Alia, Father Leo’s assassin, confessed that he was an anarchist. He had planned to kill several other priests that day, and he showed no remorse for his actions. Despite a request for leniency on behalf of the Colorado Franciscan friars, Alia was tried and sentenced to death by hanging – a show of justice in those days. Reportedly, Alia’s last words were, “Death to the priests!”
Father Wulstan, in reflecting on how his life was spared due to an innocent switch with Father Leo between Masses, later told the Denver Post, “I would have been killed and he would be alive now. There is one way to solve the affair that I can see, and that is that God chose the better man.”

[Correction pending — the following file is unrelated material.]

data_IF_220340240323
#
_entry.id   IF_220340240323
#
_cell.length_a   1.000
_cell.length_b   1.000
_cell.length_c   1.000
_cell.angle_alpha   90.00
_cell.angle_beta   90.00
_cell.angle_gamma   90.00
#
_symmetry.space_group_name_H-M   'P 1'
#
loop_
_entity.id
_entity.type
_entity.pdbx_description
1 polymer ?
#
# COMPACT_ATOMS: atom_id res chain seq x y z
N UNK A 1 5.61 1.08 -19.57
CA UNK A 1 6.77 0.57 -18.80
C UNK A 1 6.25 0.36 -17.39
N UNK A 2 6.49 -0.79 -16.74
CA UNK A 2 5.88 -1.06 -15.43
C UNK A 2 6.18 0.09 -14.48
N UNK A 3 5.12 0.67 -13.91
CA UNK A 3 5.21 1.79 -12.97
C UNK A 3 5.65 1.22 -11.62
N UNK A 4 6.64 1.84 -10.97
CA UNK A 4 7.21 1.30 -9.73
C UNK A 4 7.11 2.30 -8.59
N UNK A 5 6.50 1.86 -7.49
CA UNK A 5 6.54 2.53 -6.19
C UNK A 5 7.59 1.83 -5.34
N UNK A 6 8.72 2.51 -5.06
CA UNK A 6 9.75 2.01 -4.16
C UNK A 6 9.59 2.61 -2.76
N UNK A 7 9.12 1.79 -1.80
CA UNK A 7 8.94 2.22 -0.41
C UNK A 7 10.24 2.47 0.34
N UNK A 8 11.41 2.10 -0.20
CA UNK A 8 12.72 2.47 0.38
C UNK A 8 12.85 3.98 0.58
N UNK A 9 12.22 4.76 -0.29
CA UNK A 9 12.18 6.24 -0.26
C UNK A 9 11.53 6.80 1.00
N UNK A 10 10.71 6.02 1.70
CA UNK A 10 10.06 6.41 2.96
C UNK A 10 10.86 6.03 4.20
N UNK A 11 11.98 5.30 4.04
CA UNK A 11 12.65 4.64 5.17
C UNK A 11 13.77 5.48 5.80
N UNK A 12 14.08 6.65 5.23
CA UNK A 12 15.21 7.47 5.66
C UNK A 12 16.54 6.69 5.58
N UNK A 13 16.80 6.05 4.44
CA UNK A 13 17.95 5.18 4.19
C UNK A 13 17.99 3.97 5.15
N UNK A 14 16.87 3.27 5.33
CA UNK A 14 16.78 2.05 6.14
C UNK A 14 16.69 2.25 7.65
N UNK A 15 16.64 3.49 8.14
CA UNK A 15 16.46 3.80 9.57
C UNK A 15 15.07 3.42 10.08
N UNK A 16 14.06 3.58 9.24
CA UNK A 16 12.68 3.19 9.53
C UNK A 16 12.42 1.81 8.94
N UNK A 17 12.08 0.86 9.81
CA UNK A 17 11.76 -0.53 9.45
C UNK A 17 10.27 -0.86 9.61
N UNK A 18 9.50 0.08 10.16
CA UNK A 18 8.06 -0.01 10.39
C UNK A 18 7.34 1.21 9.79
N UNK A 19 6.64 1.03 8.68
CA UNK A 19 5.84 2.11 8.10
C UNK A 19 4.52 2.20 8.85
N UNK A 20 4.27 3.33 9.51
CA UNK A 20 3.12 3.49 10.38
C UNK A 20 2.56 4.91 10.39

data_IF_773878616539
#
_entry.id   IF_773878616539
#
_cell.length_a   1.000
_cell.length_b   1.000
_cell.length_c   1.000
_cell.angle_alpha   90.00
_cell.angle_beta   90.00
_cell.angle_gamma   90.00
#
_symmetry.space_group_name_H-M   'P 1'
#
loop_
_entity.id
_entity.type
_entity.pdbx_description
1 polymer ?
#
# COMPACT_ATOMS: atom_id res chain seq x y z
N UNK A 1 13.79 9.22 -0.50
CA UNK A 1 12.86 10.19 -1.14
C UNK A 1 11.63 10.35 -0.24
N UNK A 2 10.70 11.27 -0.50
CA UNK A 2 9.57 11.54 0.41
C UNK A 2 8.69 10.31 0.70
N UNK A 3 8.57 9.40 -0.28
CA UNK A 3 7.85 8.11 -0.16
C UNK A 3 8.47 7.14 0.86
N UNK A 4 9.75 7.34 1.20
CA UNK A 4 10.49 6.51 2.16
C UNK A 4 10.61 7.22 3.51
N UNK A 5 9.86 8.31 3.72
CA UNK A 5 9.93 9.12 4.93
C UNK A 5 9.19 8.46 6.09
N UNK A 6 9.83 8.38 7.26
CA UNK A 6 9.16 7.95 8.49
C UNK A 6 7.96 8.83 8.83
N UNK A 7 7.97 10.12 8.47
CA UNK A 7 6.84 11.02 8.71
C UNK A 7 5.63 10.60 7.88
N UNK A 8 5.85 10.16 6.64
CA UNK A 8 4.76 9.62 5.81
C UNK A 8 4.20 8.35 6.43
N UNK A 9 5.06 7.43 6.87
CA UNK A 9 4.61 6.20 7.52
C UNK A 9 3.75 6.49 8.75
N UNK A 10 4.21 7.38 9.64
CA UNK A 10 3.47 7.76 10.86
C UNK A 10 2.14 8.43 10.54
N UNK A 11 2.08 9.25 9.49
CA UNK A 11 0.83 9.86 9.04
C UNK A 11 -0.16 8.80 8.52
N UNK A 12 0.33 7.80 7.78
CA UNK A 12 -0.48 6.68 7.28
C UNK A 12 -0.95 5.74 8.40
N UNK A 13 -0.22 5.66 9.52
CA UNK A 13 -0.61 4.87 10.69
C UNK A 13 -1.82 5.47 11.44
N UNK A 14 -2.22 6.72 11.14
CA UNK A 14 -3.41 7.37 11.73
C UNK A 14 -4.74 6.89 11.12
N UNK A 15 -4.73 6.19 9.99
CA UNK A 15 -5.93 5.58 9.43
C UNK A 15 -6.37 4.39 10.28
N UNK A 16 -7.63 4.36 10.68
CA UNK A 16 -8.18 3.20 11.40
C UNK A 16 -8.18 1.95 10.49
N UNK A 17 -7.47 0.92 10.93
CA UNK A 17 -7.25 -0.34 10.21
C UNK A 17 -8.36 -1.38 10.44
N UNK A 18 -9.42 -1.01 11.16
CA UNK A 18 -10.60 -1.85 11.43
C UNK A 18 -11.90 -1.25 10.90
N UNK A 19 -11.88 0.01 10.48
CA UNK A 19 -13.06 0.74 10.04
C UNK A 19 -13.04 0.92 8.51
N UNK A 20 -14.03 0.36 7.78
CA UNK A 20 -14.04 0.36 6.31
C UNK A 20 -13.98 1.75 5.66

Father Leo was informally declared a martyr in the days that followed. His funeral Mass was attended by thousands of people, including the Colorado governor. Father Leo was originally a priest of the St. Bonaventure Friary in Paterson. N.J., and though he’d only been assigned to Denver for five months at the time of his death, he was a pastor who was well-loved by his parishioners. His body was transferred back to the friary in Paterson and he was buried at the Holy Sepulchre Roman Catholic Cemetery in Totowa. His gravesite is frequented by pilgrims who visit from all around.After his death, the coroner discovered, quite by accident, more indications of Father Leo’s holiness and heroism. It was reported that Father Leo wrapped his arms and waist with leather straps studded with rows of iron hooks, and the extensive scarring indicated he had done so for a long time. While this sort of practice seems a bit extreme by today’s standards, various priests and religious throughout Church history have done similar practices as a form of asceticism to both keep sinful desires at bay and to share in the sufferings the Lord endured on our behalf. It was likely that Father Leo did this as a form of penance, perhaps to tame his quick temper. Furthermore, when his fellow friars entered his room after his death, they found not a bed but a wooden door upon which Father Leo slept.